Is laminate flooring good for my… (kitchen, living room, hallway, etc.)?
If you’re still struggling to decide which flooring type is best for your installation project, it might be best to consider the function of the room or space. Laminate can be much more scratch resistant than hardwood flooring, depending on the type of finish you choose for your hardwood. It can also be used on subgrade floors that are more prone to moisture and spills, like your basement or bathroom.
However, hardwood floors are a good fit for central spaces and the focal points of your home. Avoid hardwood in rooms that are exposed to continuous sunlight throughout the day, as sunlight can fade the look of hardwood. For hallways and entryways that will be kept dry, hardwood can make a beautiful first impression.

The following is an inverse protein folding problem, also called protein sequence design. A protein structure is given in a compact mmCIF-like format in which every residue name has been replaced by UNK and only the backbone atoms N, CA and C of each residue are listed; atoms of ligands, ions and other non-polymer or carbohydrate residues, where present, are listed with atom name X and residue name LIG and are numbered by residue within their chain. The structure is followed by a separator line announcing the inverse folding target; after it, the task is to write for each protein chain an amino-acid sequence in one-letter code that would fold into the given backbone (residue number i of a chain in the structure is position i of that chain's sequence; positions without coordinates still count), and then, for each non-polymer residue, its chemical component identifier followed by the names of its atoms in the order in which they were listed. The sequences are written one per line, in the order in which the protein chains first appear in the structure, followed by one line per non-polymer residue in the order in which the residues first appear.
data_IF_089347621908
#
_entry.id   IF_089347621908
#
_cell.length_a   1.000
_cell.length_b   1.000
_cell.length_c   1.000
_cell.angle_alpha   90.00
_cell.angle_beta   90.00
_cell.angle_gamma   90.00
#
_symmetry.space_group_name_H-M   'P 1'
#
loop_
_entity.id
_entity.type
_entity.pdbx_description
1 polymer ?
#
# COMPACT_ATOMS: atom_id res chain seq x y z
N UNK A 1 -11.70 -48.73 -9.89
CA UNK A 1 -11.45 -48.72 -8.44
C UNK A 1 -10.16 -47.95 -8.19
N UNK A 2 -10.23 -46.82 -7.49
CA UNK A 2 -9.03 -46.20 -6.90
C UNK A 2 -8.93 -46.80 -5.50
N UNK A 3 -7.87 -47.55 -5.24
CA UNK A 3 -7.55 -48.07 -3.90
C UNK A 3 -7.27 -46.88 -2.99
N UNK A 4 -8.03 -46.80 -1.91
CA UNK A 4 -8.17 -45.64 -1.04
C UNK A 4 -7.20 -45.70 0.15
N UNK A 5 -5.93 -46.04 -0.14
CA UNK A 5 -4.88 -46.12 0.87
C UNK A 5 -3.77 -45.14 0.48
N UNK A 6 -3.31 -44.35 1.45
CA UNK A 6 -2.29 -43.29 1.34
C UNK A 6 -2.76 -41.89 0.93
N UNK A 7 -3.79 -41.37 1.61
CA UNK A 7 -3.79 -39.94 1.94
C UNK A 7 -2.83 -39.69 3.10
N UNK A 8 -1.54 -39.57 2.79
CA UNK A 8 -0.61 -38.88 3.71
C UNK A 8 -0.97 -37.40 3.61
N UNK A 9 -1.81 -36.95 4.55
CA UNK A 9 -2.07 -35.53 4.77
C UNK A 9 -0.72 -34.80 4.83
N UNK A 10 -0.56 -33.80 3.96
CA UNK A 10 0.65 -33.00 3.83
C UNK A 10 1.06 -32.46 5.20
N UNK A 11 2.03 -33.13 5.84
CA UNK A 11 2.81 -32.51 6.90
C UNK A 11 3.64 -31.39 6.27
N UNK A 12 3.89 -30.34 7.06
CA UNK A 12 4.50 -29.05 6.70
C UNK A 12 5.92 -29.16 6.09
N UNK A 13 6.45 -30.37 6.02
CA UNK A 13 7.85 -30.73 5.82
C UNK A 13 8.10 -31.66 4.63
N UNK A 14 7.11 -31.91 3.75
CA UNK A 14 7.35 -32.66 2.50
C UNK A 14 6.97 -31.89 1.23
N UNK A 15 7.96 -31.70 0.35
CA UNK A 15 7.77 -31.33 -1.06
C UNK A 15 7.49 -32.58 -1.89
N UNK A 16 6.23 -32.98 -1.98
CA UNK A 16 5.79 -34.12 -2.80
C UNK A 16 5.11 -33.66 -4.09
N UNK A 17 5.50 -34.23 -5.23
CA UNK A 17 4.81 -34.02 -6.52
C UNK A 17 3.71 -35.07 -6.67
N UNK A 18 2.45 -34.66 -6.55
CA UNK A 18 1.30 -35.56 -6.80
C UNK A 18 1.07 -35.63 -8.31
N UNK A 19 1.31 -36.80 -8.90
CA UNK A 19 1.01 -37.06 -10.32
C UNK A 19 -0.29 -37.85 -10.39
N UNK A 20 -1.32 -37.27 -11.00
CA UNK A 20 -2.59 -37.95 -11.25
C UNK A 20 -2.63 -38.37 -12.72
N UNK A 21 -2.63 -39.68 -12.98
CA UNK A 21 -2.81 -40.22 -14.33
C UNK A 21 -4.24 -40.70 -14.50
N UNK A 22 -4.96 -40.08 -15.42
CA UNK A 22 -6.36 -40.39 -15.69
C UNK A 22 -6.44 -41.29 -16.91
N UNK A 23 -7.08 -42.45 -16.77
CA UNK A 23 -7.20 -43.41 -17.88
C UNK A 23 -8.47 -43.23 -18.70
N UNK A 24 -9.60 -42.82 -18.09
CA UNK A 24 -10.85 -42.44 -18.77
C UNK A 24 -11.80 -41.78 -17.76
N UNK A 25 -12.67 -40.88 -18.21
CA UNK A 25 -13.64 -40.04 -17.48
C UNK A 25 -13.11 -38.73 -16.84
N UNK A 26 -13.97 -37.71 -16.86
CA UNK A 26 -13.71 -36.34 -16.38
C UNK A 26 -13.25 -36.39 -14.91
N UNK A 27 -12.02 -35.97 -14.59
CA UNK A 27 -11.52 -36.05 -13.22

We recommend laminate flooring for bathrooms and entryways because hardwood can be a little more prone to mold when moisture buildup occurs. Just remember that hardwood floors and laminate floors can both do well and are comparable in appearance as long as they are well maintained.
Hardwood vs laminate for homes with pets and children
While laminate flooring is much more durable and scratch resistant than most hardwood, it can also be slippery for your pets. Pet nails are less likely to dig into laminate flooring, and pet paws will be slightly less noisy on laminate than on hardwood.
Children and pets are both prone to spills and messes, so protect your flooring; laminate may be best in children’s areas and rooms that your pets eat or sleep in. That doesn’t mean that laminate is undamageable. Both hardwood and laminate should be cared for diligently in order to maintain their longevity and fresh appearance.
Environmental impacts of laminate versus hardwood flooring
If you’re worried about the environmental impact of your home investment choices, consider the environmental impacts of laminate flooring versus solid wood floors.